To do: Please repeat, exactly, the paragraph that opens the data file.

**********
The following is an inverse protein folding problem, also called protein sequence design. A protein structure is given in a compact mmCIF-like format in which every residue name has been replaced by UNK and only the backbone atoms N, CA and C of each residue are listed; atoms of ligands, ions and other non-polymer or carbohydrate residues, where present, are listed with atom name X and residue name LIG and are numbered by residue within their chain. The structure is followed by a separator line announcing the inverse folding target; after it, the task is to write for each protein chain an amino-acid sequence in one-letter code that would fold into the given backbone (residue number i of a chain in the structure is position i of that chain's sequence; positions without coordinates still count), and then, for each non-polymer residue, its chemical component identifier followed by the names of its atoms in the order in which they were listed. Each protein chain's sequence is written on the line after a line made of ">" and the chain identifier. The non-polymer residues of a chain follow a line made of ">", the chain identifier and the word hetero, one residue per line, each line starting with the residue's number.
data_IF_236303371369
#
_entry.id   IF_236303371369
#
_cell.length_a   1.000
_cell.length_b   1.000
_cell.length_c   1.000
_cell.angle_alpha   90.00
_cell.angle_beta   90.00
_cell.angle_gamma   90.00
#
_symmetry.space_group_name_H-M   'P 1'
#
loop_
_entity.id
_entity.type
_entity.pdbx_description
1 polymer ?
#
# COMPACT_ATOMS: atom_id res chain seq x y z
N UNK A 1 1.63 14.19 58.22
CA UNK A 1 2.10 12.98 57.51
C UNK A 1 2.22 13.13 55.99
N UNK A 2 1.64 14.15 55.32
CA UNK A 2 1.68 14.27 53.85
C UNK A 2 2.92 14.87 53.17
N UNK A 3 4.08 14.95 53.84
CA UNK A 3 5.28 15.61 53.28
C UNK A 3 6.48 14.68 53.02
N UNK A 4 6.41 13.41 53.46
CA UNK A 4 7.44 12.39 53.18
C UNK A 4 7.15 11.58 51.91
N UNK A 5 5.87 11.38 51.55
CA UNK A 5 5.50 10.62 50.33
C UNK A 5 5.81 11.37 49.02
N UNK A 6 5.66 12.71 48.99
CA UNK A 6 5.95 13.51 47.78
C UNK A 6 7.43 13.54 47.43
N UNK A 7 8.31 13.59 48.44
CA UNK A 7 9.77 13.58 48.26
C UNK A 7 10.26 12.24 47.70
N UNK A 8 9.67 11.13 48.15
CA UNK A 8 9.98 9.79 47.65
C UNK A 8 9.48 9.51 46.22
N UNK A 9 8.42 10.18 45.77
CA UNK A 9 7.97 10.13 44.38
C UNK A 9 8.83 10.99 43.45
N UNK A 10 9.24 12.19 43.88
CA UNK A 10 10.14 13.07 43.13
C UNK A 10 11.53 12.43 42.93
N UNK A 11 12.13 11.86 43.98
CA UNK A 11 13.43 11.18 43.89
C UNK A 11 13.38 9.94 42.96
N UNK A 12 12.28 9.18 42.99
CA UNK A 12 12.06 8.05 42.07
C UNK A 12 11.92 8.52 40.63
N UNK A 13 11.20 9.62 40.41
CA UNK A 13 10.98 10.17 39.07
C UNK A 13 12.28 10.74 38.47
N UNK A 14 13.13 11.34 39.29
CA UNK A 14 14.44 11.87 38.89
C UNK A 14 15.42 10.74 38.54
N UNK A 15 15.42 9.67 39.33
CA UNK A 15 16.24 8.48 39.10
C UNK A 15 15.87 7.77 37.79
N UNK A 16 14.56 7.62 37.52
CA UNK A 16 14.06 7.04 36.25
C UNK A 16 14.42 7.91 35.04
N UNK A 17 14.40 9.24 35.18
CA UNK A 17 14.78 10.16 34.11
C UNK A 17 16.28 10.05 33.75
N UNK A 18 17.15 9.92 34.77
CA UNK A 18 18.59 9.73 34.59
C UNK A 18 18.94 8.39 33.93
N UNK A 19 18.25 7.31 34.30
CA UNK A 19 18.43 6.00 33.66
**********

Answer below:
The following is an inverse protein folding problem, also called protein sequence design. A protein structure is given in a compact mmCIF-like format in which every residue name has been replaced by UNK and only the backbone atoms N, CA and C of each residue are listed; atoms of ligands, ions and other non-polymer or carbohydrate residues, where present, are listed with atom name X and residue name LIG and are numbered by residue within their chain. The structure is followed by a separator line announcing the inverse folding target; after it, the task is to write for each protein chain an amino-acid sequence in one-letter code that would fold into the given backbone (residue number i of a chain in the structure is position i of that chain's sequence; positions without coordinates still count), and then, for each non-polymer residue, its chemical component identifier followed by the names of its atoms in the order in which they were listed. Each protein chain's sequence is written on the line after a line made of ">" and the chain identifier. The non-polymer residues of a chain follow a line made of ">", the chain identifier and the word hetero, one residue per line, each line starting with the residue's number.